James Maddison up for the fight at Norwich City
PUBLISHED: 15:30 16 May 2017 | UPDATED: 15:46 16 May 2017
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James Maddison is up for the fight to play a leading role in Norwich City’s Championship revival next season.
Maddison scored on his league debut for the Canaries in a 3-1 win at Preston over Easter, but finds his way to the first team ranks blocked by Wes Hoolahan and Alex Pritchard.
The 20-year-old rejected the chance for a second loan stint at Aberdeen back in January to finally make his City breakthrough under Alan Irvine, and Maddison is desperate to impress the new head coach.
“I know what I am capable of,” he said. “I just need to take my opportunity and show whoever the next manager is next season what I can do and hopefully be a more regular part of the squad. It’s been a really frustrating season for the club, not even getting to the play-offs, but hopefully things will improve next season. I came off the bench three times after the gaffer was sacked and Alan Irvine took charge and I was really pleased with a goal on my debut.”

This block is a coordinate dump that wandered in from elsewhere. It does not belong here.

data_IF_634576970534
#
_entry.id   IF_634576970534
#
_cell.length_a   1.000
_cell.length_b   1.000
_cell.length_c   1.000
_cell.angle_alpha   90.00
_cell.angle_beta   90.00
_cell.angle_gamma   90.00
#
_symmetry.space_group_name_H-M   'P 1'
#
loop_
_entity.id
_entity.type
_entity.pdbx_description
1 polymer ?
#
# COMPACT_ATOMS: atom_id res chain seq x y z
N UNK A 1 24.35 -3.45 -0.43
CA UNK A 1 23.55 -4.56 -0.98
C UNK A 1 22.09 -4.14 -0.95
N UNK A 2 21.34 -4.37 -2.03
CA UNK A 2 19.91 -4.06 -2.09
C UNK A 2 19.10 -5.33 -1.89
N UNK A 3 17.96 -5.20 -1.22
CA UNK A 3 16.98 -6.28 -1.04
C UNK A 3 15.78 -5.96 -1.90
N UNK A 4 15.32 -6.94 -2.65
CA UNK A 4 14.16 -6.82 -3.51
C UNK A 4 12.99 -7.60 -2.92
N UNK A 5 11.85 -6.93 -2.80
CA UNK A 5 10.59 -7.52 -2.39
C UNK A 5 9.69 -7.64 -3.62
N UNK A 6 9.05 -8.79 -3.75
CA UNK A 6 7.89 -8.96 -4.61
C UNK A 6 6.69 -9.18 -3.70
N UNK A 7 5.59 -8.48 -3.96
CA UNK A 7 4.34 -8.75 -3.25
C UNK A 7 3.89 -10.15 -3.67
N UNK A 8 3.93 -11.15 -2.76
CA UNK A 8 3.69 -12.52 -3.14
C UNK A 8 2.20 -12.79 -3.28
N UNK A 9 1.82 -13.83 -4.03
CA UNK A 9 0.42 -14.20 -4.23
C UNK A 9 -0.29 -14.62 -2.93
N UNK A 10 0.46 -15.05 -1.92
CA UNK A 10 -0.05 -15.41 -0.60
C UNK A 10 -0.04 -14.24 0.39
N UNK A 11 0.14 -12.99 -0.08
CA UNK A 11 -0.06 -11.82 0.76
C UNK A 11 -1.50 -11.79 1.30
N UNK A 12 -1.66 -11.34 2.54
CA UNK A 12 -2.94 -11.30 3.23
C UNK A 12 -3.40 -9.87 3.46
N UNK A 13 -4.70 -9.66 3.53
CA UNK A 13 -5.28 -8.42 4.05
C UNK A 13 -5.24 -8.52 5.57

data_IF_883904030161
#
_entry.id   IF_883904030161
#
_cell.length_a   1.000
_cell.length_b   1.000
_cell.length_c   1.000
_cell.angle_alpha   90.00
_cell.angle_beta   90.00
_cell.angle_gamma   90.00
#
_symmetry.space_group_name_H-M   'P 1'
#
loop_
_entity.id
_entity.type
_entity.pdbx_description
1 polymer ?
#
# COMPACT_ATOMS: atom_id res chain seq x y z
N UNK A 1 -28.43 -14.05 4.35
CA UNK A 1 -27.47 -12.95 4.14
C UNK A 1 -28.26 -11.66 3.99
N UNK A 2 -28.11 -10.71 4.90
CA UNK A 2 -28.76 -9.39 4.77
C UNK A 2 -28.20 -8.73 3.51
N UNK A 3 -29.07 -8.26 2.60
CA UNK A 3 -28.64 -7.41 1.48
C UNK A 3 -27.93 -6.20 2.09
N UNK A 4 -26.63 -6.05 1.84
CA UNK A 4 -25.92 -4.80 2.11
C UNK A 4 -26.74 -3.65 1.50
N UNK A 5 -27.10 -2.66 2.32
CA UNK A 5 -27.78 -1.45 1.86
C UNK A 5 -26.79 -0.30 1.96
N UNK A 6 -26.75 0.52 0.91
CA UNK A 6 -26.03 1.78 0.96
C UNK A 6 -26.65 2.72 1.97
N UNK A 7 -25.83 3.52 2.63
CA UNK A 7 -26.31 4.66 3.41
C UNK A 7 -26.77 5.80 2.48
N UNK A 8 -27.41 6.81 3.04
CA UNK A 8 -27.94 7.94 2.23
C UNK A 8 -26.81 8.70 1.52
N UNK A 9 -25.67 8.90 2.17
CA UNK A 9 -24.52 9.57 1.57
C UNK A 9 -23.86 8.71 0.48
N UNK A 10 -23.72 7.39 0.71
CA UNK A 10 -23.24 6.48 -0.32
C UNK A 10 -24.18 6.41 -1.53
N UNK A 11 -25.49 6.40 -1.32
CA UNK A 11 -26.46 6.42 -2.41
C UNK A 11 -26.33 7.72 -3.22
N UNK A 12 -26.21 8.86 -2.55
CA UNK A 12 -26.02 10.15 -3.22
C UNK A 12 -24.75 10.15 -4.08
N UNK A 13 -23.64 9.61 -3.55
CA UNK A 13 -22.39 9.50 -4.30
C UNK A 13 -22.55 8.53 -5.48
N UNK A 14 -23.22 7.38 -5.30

Maddison sparkled at Pittodrie earlier in the campaign and won the Dons’ goal-of-the-season for his superb match-winning free kick to beat arch rivals Rangers in the Scottish Premiership.
“I haven’t got a bad word to say about them and the only reason I chose not to return in January was because I wanted to go back to Norwich and fight for my place,” he said. “In the end I did get minutes on the pitch in the league so that wouldn’t have happened if I’d gone back up to Scotland. So I was really happy I made that decision.
“I had four good months at Aberdeen and whenever anyone asks me I can’t speak highly enough about the club. They are a great group of lads with a great manager, great fan base with really good away support, and a good stadium.”
Coventry-bred Maddison is back in his hometown this summer to help run a junior coaching course, alongside his former Sky Blues’ team mate Conor Thomas.
The attacking midfielder is confident former Norwich player Mark Robins can get his boyhood club challenging for promotion after relegation to League Two. Maddison was at Wembley to watch Coventry lift the Checkatrade Trophy against Oxford.
“Since I left the club I have become a supporter again,” he told the Coventry Evening Telegraph. “At Wembley I was in among the fans with my mates and it was a great day. Since he’s come in they’ve picked up and whenever I have seen them they’ve played well and it’s been a lot better football than earlier on. It’s just a shame he didn’t come in earlier and maybe confidence and results might have changed a bit earlier and they might have been able to stay up, but it was a case of too little too late in the end.”
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